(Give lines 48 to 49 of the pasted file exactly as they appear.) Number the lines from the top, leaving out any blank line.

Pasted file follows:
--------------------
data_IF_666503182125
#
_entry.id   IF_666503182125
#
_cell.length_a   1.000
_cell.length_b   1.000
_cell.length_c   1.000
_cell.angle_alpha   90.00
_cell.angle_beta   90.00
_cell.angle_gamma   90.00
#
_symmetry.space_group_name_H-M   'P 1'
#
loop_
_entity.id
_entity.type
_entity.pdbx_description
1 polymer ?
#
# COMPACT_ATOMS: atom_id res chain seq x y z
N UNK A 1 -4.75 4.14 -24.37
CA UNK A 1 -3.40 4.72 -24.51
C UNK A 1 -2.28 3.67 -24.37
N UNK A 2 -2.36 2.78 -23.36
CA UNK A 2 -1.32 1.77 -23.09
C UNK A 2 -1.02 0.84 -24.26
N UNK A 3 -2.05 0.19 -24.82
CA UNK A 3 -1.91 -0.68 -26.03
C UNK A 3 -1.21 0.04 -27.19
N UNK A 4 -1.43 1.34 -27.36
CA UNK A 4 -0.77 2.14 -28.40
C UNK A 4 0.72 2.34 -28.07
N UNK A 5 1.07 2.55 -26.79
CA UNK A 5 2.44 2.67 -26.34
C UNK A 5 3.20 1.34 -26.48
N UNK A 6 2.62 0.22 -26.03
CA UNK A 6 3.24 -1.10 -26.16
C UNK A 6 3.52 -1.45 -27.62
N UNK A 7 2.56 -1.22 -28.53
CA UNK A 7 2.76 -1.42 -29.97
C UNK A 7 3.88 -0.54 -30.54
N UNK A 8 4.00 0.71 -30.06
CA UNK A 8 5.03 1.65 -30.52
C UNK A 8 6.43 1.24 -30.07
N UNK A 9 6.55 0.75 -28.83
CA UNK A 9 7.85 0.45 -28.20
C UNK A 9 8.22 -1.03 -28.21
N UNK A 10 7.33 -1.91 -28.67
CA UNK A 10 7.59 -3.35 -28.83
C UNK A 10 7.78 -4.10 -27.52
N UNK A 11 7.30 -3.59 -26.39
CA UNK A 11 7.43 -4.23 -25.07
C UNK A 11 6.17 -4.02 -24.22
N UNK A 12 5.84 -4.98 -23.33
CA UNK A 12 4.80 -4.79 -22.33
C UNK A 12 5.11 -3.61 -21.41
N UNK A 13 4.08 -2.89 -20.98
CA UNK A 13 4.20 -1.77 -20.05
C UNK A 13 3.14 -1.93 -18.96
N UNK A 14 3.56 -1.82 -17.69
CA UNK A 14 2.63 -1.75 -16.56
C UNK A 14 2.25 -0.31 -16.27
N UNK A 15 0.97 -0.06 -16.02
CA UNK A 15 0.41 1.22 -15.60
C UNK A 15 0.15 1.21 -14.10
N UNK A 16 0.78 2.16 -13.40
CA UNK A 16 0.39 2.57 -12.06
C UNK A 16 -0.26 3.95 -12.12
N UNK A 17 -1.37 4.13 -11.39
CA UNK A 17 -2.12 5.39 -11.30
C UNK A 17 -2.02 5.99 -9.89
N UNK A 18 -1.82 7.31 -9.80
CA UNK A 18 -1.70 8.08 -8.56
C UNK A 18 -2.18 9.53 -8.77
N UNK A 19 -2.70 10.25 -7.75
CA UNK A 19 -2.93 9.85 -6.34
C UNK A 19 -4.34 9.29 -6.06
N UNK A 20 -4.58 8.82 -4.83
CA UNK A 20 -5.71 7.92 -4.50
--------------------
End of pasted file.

N UNK A 10 7.33 -1.91 -28.67
CA UNK A 10 7.59 -3.35 -28.83